“We can’t give the lunatics an inch,” she said, according to court records.
As it turned out, “The Madmen” took a mile, as Fox News put a show on Trump’s lawyers, advisers, and advocates over the following weeks promoting countless conspiracy theories about how the election was stolen from Trump, including by rigging voting machines.
And along with them, some of Fox’s biggest names have embraced the cry of fraud. NPR revealed that during the discovery process, Dominion obtained an email written by a Fox News producer pleading with colleagues not to let one of those presenters, Jeanine Pirro, go on the air because she was spreading conspiracy theories about voting. Biro, a former attorney general and Trump confidant, continued broadcasting.
The lawyers also obtained a slew of internal letters that are “evidence that Fox knew the lies it was broadcasting about Dominion were wrong” and part of a culture of politically charged reporting and broadcasts far from the network’s claim to be “fair and balanced”.
Dominion claims that without Fox, “these fantasies” about election fraud would never have gained the same traction among so many Americans.
“Fox took a small flame and turned it into a forest fire,” the company claims in its lawsuit.
In August, attorneys questioned another presenter, Sean Hannity, who was described as “Part of the Trump campaign apparatusHe was questioned for more than seven hours, including a radio broadcast two weeks after the presidential election, in which Trump lawyer and conspiracy theorist Sidney Powell was a guest.
Powell claimed that Dominion “ran an algorithm that harvested Trump’s votes and gave them to Biden.” It said the company “used machines to inject and add massive amounts of votes for Biden.” Powell also alleged that Dominion used software developed to help the late Venezuelan leader Hugo Chavez steal the election.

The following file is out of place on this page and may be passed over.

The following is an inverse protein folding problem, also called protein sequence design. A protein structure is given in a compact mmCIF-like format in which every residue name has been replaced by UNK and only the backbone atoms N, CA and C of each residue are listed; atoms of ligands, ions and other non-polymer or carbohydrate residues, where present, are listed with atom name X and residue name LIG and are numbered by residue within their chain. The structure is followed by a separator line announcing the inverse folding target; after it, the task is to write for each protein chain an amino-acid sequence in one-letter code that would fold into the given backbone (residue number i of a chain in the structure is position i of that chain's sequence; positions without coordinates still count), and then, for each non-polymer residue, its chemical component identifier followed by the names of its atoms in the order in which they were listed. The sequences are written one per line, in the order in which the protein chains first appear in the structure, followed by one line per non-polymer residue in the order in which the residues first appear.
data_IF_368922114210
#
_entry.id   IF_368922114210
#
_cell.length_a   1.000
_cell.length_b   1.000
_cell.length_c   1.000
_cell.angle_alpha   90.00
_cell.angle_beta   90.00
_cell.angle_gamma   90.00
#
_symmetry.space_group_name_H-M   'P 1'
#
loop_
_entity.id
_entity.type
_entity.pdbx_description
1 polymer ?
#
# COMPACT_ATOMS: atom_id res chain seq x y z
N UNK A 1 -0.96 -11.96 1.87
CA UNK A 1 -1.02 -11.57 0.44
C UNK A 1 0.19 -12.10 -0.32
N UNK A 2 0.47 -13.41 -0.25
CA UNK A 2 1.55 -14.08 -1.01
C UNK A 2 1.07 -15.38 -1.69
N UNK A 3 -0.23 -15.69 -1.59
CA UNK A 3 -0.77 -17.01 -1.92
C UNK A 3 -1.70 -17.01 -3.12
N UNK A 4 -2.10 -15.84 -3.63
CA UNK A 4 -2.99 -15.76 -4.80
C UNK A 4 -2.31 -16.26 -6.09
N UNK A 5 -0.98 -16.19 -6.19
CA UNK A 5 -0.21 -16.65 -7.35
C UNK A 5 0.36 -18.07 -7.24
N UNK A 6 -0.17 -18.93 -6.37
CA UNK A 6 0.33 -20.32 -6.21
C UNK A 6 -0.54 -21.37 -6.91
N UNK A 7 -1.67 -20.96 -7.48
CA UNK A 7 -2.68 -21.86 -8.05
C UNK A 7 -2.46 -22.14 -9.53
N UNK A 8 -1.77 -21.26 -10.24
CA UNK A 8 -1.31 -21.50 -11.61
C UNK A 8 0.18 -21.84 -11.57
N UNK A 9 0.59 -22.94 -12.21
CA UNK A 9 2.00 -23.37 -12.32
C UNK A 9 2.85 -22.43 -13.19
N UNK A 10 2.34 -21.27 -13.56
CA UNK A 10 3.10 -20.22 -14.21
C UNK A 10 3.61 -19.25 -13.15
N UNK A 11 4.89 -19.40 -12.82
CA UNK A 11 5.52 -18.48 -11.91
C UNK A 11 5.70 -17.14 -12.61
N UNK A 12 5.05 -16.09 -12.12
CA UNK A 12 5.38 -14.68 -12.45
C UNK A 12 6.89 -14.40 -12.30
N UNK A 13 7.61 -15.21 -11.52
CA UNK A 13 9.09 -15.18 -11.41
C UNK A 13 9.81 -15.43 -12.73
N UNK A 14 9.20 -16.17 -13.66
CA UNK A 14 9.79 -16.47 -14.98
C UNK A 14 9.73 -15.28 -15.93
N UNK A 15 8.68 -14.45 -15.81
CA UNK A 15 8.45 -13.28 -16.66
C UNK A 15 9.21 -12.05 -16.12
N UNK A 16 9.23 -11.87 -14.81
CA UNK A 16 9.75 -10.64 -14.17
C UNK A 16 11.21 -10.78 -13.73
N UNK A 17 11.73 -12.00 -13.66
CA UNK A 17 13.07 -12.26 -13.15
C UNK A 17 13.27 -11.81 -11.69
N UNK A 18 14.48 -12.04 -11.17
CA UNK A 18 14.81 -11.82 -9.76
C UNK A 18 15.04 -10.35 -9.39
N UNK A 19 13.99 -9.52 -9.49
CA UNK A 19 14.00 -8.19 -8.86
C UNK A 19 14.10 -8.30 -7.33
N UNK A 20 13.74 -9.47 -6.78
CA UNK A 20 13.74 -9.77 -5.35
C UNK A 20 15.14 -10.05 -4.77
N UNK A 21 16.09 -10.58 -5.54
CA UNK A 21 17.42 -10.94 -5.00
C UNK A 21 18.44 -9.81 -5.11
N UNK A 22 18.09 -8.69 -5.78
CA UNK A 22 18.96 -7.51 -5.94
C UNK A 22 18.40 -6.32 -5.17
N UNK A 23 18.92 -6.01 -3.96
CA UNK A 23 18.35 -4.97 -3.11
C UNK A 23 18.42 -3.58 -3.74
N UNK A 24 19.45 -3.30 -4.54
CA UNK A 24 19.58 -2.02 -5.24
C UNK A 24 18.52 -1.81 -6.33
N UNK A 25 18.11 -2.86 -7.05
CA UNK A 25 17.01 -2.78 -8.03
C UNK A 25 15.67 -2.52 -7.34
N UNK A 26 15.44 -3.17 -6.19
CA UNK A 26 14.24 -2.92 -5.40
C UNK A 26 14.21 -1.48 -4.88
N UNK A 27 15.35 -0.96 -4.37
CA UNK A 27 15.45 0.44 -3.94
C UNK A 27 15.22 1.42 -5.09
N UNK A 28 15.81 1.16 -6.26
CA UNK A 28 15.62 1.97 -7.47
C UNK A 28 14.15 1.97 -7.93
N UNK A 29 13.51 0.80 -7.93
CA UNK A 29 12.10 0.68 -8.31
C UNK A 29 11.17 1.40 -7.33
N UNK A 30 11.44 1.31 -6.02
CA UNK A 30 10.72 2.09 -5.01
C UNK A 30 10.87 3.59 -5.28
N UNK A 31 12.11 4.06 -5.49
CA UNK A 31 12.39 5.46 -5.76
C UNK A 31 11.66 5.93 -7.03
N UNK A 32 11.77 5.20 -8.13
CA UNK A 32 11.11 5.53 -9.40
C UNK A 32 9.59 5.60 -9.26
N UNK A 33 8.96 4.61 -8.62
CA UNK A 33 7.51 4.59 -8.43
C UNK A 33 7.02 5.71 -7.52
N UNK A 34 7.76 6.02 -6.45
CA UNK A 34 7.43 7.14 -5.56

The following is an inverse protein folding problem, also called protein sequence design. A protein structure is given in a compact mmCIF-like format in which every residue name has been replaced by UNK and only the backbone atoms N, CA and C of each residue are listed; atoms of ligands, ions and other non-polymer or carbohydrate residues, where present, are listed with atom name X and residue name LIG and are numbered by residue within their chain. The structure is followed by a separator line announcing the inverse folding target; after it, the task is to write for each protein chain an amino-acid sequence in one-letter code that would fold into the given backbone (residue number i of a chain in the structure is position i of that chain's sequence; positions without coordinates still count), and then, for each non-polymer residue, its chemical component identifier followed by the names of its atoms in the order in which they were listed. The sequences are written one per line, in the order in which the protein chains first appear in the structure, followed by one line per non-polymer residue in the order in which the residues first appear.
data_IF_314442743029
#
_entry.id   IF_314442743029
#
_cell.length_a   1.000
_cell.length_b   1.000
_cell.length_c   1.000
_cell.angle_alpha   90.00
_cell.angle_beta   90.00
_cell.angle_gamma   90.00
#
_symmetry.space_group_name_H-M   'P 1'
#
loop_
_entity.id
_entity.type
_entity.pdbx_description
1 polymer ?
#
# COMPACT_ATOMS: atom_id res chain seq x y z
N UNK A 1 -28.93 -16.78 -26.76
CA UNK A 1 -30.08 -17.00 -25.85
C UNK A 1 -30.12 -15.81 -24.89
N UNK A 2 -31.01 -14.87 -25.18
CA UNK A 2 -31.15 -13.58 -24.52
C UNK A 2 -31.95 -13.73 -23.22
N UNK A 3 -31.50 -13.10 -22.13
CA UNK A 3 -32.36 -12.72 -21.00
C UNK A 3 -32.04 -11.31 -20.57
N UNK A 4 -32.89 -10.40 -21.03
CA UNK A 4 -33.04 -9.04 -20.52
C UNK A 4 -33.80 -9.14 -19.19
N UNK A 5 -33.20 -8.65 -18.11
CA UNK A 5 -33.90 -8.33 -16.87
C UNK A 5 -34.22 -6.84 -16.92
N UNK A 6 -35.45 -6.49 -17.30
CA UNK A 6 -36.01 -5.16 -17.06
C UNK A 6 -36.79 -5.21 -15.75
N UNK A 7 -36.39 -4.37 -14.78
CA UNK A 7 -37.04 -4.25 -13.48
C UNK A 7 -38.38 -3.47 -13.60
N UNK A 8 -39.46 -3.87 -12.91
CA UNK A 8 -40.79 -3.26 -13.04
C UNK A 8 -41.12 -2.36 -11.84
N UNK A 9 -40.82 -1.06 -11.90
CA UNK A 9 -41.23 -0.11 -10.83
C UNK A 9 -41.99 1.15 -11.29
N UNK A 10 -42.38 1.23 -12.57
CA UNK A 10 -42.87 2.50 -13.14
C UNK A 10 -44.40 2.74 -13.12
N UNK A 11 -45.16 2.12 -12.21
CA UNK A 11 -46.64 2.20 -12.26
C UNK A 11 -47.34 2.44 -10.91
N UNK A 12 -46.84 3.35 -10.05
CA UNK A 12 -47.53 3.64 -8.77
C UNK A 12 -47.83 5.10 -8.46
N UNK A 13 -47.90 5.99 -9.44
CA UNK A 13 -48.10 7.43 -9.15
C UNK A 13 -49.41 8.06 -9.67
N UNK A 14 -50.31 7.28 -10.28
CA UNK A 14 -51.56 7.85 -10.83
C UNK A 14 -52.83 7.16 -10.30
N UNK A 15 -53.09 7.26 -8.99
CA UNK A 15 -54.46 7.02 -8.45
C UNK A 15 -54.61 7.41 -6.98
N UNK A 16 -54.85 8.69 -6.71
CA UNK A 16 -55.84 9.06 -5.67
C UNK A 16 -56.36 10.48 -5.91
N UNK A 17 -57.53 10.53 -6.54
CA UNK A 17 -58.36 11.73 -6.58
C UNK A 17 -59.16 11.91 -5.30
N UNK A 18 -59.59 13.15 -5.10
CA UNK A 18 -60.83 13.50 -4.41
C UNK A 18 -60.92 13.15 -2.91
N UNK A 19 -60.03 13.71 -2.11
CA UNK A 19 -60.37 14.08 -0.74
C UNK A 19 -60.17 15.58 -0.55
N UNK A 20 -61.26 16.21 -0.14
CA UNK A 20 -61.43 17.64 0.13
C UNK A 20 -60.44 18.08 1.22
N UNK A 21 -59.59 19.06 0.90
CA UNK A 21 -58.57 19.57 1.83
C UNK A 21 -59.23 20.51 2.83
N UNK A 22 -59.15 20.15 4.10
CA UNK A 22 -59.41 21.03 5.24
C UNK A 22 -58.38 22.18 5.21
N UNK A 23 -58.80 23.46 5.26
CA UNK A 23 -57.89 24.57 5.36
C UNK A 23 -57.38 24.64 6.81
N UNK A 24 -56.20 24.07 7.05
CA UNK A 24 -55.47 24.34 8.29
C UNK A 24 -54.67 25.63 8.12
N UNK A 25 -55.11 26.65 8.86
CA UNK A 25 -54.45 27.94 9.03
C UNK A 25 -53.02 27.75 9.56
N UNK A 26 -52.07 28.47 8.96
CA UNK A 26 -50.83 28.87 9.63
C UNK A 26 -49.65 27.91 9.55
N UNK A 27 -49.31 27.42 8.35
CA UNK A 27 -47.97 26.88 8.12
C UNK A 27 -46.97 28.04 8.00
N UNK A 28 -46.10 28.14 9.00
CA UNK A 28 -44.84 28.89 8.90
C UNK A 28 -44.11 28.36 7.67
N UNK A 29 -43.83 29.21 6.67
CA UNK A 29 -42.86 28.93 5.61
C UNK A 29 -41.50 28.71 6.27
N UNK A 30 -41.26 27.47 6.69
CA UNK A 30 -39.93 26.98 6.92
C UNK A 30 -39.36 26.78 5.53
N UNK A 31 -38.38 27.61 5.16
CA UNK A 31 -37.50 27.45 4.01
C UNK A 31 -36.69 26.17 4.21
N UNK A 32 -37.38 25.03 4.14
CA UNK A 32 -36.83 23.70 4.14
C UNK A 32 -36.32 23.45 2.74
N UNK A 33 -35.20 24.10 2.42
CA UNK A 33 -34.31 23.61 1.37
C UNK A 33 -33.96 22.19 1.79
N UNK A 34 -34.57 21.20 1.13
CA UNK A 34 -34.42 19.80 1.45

Dominion said it had warned Fox News that the allegations were false but continued to air them in an effort to mollify Trump supporters for fear they would move to other right-wing broadcasters.
“It’s an organized effort,” Dominion’s attorney said at a hearing. “Not only is it part of each individual host, but it’s across Fox News as a company.”
So far, the only Fox employees who have paid the price for the disaster are those who got it right. Weeks after the election, the network fired its political director, Chris Stirwalt, who had infuriated Trump and other Republicans by refusing to back down from Biden’s Arizona call. Washington’s managing editor, Bill Sammon, who supported Stirewalt’s decision, has retired.
Fox argues that Hannity and the other presenters are protected by press privilege but that situation is complicated by the Fox host’s description of his role.
In his defense of his public bias in favor of Trump and the Republicans, Hannity has more than once He said he is not a journalist But a talk show host is, and therefore does not have to adhere to the ethical standards of the profession. He took the same stance earlier this year after a congressional committee on January 6 revealed dozens of his letters to Trump’s chief of staff, Mark Meadows, Advise and seek guidance The White House also challenged the outcome of the presidential election.